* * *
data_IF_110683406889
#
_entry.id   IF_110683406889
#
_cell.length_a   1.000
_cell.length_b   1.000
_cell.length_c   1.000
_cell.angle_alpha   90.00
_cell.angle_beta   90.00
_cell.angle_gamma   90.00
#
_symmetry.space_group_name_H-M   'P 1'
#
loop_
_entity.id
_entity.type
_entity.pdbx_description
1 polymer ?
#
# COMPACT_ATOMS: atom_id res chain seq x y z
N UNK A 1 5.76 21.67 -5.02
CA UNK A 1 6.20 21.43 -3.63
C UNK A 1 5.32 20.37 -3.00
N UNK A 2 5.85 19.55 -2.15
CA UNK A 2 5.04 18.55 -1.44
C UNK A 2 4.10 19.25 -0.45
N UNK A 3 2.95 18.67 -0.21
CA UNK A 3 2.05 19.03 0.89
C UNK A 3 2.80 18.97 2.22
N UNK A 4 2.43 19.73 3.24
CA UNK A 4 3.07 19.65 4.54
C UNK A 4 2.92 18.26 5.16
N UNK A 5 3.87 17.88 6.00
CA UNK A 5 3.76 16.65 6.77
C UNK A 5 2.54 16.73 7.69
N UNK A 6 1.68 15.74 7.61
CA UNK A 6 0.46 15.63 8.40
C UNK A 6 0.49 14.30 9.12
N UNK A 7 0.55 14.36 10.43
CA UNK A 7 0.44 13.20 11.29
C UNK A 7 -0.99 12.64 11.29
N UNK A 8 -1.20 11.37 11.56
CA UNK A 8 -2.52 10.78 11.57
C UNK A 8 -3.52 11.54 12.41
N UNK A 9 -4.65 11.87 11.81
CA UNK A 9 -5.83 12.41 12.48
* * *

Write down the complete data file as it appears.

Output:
data_IF_110683406889
#
_entry.id   IF_110683406889
#
_cell.length_a   1.000
_cell.length_b   1.000
_cell.length_c   1.000
_cell.angle_alpha   90.00
_cell.angle_beta   90.00
_cell.angle_gamma   90.00
#
_symmetry.space_group_name_H-M   'P 1'
#
loop_
_entity.id
_entity.type
_entity.pdbx_description
1 polymer ?
#
# COMPACT_ATOMS: atom_id res chain seq x y z
N UNK A 1 5.76 21.67 -5.02
CA UNK A 1 6.20 21.43 -3.63
C UNK A 1 5.32 20.37 -3.00
N UNK A 2 5.85 19.55 -2.15
CA UNK A 2 5.04 18.55 -1.44
C UNK A 2 4.10 19.25 -0.45
N UNK A 3 2.95 18.67 -0.21
CA UNK A 3 2.05 19.03 0.89
C UNK A 3 2.80 18.97 2.22
N UNK A 4 2.43 19.73 3.24
CA UNK A 4 3.07 19.65 4.54
C UNK A 4 2.92 18.26 5.16
N UNK A 5 3.87 17.88 6.00
CA UNK A 5 3.76 16.65 6.77
C UNK A 5 2.54 16.73 7.69
N UNK A 6 1.68 15.74 7.61
CA UNK A 6 0.46 15.63 8.40
C UNK A 6 0.49 14.30 9.12
N UNK A 7 0.55 14.36 10.43
CA UNK A 7 0.44 13.20 11.29
C UNK A 7 -0.99 12.64 11.29
N UNK A 8 -1.20 11.37 11.56
CA UNK A 8 -2.52 10.78 11.57
C UNK A 8 -3.52 11.54 12.41
N UNK A 9 -4.65 11.87 11.81
CA UNK A 9 -5.83 12.41 12.48